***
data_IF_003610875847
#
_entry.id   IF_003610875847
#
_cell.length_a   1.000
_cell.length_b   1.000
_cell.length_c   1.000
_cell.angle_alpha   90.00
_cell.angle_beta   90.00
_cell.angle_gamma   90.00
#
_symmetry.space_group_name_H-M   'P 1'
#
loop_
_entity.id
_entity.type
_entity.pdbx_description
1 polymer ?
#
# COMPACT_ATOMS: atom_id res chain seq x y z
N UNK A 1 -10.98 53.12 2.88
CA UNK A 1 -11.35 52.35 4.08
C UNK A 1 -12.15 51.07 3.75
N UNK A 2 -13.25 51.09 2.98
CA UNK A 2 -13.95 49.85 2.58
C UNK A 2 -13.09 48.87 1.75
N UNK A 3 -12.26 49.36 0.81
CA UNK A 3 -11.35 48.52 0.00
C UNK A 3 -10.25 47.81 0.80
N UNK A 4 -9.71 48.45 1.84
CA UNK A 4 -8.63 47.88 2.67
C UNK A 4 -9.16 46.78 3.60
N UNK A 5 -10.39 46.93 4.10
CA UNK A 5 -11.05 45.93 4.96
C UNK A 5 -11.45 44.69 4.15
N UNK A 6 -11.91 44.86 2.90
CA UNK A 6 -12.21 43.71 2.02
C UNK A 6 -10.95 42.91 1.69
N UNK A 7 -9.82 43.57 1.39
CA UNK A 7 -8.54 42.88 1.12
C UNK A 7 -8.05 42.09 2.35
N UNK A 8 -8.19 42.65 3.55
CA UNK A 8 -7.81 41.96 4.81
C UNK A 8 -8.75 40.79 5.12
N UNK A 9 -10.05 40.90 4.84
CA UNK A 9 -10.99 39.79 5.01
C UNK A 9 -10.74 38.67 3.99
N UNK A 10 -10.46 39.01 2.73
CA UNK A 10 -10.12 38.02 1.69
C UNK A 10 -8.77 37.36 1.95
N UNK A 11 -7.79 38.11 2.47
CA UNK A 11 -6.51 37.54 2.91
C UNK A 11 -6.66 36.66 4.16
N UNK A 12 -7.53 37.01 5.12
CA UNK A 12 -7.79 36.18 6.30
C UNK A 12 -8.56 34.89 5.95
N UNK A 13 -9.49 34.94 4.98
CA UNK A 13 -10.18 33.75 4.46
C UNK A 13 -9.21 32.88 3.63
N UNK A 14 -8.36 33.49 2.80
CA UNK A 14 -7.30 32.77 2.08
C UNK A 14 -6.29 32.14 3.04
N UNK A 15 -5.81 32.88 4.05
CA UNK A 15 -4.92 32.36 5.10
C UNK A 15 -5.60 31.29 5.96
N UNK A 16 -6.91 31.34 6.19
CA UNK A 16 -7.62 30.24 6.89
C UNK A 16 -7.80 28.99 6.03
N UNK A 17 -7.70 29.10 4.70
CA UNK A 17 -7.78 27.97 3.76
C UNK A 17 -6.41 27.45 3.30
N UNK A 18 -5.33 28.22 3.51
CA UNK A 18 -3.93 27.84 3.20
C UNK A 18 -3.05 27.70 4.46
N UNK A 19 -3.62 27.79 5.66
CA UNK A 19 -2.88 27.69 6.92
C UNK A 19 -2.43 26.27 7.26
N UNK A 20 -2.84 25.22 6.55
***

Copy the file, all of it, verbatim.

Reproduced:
data_IF_003610875847
#
_entry.id   IF_003610875847
#
_cell.length_a   1.000
_cell.length_b   1.000
_cell.length_c   1.000
_cell.angle_alpha   90.00
_cell.angle_beta   90.00
_cell.angle_gamma   90.00
#
_symmetry.space_group_name_H-M   'P 1'
#
loop_
_entity.id
_entity.type
_entity.pdbx_description
1 polymer ?
#
# COMPACT_ATOMS: atom_id res chain seq x y z
N UNK A 1 -10.98 53.12 2.88
CA UNK A 1 -11.35 52.35 4.08
C UNK A 1 -12.15 51.07 3.75
N UNK A 2 -13.25 51.09 2.98
CA UNK A 2 -13.95 49.85 2.58
C UNK A 2 -13.09 48.87 1.75
N UNK A 3 -12.26 49.36 0.81
CA UNK A 3 -11.35 48.52 0.00
C UNK A 3 -10.25 47.81 0.80
N UNK A 4 -9.71 48.45 1.84
CA UNK A 4 -8.63 47.88 2.67
C UNK A 4 -9.16 46.78 3.60
N UNK A 5 -10.39 46.93 4.10
CA UNK A 5 -11.05 45.93 4.96
C UNK A 5 -11.45 44.69 4.15
N UNK A 6 -11.91 44.86 2.90
CA UNK A 6 -12.21 43.71 2.02
C UNK A 6 -10.95 42.91 1.69
N UNK A 7 -9.82 43.57 1.39
CA UNK A 7 -8.54 42.88 1.12
C UNK A 7 -8.05 42.09 2.35
N UNK A 8 -8.19 42.65 3.55
CA UNK A 8 -7.81 41.96 4.81
C UNK A 8 -8.75 40.79 5.12
N UNK A 9 -10.05 40.90 4.84
CA UNK A 9 -10.99 39.79 5.01
C UNK A 9 -10.74 38.67 3.99
N UNK A 10 -10.46 39.01 2.73
CA UNK A 10 -10.12 38.02 1.69
C UNK A 10 -8.77 37.36 1.95
N UNK A 11 -7.79 38.11 2.47
CA UNK A 11 -6.51 37.54 2.91
C UNK A 11 -6.66 36.66 4.16
N UNK A 12 -7.53 37.01 5.12
CA UNK A 12 -7.79 36.18 6.30
C UNK A 12 -8.56 34.89 5.95
N UNK A 13 -9.49 34.94 4.98
CA UNK A 13 -10.18 33.75 4.46
C UNK A 13 -9.21 32.88 3.63
N UNK A 14 -8.36 33.49 2.80
CA UNK A 14 -7.30 32.77 2.08
C UNK A 14 -6.29 32.14 3.04
N UNK A 15 -5.81 32.88 4.05
CA UNK A 15 -4.92 32.36 5.10
C UNK A 15 -5.60 31.29 5.96
N UNK A 16 -6.91 31.34 6.19
CA UNK A 16 -7.62 30.24 6.89
C UNK A 16 -7.80 28.99 6.03
N UNK A 17 -7.70 29.10 4.70
CA UNK A 17 -7.78 27.97 3.76
C UNK A 17 -6.41 27.45 3.30
N UNK A 18 -5.33 28.22 3.51
CA UNK A 18 -3.93 27.84 3.20
C UNK A 18 -3.05 27.70 4.46
N UNK A 19 -3.62 27.79 5.66
CA UNK A 19 -2.88 27.69 6.92
C UNK A 19 -2.43 26.27 7.26
N UNK A 20 -2.84 25.22 6.55